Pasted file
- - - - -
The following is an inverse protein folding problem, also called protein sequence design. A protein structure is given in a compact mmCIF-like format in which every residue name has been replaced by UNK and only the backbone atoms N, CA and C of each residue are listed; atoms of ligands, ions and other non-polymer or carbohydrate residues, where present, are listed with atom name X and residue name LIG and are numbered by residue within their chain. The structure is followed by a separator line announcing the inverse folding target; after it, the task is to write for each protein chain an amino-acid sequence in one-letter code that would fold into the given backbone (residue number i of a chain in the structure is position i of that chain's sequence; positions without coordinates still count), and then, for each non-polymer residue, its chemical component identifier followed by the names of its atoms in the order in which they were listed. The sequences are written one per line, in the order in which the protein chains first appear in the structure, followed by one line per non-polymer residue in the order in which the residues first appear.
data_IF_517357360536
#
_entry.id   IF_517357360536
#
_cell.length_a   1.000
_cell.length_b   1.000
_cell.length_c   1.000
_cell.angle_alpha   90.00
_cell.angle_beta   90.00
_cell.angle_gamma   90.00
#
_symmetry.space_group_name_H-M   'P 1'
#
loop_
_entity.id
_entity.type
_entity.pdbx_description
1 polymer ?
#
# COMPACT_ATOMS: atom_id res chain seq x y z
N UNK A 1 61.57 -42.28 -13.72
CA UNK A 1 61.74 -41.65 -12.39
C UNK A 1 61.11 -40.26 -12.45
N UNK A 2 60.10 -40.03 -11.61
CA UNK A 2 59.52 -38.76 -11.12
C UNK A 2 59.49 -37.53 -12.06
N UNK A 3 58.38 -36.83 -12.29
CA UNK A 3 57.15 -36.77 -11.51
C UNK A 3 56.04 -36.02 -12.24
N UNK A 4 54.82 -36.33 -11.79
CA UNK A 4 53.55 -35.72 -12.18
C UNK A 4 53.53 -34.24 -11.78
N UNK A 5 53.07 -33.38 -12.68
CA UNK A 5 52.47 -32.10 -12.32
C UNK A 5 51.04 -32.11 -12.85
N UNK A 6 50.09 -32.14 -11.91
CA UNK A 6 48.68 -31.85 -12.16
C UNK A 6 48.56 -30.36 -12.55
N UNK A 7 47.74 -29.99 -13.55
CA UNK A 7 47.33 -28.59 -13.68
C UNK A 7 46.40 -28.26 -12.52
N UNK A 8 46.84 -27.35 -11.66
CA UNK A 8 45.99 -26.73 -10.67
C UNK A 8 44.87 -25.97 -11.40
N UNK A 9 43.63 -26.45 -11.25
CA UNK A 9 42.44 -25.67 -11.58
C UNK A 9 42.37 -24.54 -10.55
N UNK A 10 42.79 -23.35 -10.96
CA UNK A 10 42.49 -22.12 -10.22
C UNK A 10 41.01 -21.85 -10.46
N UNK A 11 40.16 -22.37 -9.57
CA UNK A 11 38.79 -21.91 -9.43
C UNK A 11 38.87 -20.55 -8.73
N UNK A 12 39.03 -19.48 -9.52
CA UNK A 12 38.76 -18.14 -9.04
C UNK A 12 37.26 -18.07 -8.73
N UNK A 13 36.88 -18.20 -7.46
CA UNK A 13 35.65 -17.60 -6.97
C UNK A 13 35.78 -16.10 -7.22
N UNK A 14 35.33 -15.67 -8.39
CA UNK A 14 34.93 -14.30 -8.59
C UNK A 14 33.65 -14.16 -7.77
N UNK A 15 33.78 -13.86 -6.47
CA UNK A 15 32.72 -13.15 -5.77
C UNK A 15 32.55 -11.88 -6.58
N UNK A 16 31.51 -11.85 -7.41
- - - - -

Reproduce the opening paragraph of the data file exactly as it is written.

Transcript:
The following is an inverse protein folding problem, also called protein sequence design. A protein structure is given in a compact mmCIF-like format in which every residue name has been replaced by UNK and only the backbone atoms N, CA and C of each residue are listed; atoms of ligands, ions and other non-polymer or carbohydrate residues, where present, are listed with atom name X and residue name LIG and are numbered by residue within their chain. The structure is followed by a separator line announcing the inverse folding target; after it, the task is to write for each protein chain an amino-acid sequence in one-letter code that would fold into the given backbone (residue number i of a chain in the structure is position i of that chain's sequence; positions without coordinates still count), and then, for each non-polymer residue, its chemical component identifier followed by the names of its atoms in the order in which they were listed. The sequences are written one per line, in the order in which the protein chains first appear in the structure, followed by one line per non-polymer residue in the order in which the residues first appear.